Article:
More recently, Gower came in for criticism after the disastrous winter tour of Australia two years ago. His approach to the tour, it was felt by the management, was unco-operative, his batting, despite two centuries in the series, at times irresponsible. Overall, he was deemed a bad influence on a ragbag side. The whole thing came to a head one afternoon in Queensland when for a prank Gower and another player slipped away, hired a pair of Tiger Moth aircraft from a local airfield and persuaded the pilots to buzz the cricket ground. It cost Gower a £1000 fine. More than that, it seemed to have cost him his career. After the two final tests of the series he was not to play for England again for 18 months.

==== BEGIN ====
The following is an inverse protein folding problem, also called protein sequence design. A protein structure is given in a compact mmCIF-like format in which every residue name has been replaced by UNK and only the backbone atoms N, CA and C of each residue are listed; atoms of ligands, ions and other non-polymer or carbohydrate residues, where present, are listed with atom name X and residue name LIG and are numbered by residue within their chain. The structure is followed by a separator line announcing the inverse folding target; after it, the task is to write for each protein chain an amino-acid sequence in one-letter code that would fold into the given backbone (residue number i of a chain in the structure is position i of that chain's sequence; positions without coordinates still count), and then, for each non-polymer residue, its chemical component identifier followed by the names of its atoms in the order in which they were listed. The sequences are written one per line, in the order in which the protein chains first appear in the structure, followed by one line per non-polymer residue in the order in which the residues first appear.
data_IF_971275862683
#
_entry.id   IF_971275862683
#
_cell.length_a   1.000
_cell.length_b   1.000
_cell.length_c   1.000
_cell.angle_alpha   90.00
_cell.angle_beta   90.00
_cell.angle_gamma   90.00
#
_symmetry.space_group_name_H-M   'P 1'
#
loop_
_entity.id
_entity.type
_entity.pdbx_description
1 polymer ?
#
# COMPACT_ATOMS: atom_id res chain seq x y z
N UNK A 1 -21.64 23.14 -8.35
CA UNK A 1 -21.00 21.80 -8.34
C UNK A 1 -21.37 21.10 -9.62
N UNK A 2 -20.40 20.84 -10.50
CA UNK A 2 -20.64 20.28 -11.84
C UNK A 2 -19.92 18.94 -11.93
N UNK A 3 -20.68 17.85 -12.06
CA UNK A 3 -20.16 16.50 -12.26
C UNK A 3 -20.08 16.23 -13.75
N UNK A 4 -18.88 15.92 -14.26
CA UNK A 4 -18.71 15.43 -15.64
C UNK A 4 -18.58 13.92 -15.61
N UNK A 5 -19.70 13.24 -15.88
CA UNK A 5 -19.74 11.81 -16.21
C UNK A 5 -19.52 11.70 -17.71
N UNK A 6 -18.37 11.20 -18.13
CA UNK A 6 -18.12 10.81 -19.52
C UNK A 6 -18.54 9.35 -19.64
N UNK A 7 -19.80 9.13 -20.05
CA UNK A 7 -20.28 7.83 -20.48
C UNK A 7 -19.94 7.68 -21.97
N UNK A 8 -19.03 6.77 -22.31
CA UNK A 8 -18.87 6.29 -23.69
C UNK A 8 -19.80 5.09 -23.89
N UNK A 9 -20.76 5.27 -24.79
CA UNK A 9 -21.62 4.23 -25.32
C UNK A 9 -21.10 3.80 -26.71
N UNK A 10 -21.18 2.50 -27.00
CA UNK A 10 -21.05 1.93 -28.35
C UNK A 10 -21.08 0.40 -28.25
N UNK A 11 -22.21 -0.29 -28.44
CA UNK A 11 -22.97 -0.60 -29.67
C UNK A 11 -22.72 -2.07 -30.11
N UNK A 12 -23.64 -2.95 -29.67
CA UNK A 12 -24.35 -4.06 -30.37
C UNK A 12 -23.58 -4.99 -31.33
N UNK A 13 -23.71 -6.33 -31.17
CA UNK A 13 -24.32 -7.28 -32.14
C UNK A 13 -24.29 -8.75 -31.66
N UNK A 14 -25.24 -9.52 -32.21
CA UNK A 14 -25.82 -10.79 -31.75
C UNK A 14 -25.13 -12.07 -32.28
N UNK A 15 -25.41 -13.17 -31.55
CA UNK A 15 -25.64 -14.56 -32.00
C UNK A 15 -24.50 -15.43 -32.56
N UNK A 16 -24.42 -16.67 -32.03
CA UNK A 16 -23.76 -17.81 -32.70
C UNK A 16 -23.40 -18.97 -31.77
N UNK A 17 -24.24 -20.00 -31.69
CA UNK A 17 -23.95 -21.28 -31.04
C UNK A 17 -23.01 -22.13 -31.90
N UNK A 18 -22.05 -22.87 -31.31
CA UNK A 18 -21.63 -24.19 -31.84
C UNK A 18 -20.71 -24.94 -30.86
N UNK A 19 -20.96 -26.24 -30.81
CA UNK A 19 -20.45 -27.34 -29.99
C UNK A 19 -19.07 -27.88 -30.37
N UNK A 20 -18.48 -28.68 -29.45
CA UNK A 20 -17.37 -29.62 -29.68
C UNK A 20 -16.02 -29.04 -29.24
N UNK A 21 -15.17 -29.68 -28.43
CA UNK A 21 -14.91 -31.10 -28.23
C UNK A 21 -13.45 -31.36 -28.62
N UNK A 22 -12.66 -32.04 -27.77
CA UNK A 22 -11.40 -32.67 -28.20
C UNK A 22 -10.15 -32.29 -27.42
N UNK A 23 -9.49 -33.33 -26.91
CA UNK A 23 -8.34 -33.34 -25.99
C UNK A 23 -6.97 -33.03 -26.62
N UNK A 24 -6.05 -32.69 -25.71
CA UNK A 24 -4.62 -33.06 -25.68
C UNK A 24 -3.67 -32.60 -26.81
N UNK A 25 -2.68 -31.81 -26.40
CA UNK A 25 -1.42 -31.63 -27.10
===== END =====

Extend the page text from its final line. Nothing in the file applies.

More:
It was possible for Gower to understand if not to agree with Gooch, a determined, driven man with a mammoth work ethic, despite the fact that he himself must have worked hard in his own way at making the game look so damned easy. But he could not come to terms with Stewart, appointed in 1986 as England’s first team manager. Maybe he was a man who was in the wrong sport. He talked about work-rate, he used jargon known as Mickyspeak. He was once heard telling a former international that a young bowler in his side bowled ‘too many wicket-taking balls’. ‘How many wickets has he taken, then?’ the old boy asked, and was left scratching his head when informed that, well, actually he hadn’t taken any at all. A wicket-taking ball is one which produces a minimum of four runs, and is what used to be called a half-volley. He called everyone ‘son’ except, curiously, the only man in his side qualified for the accolade, and had he been able, he would have introduced man-to-man marking. It was the mentality of a Third Division football manager. No one doubted. Stewart’s heart, keenness, patriotism, or indeed his work-rate: but for Gower, whose preparation owed more to the crossword and a cuppa than 100 press-ups and a run round the town, this was anathema.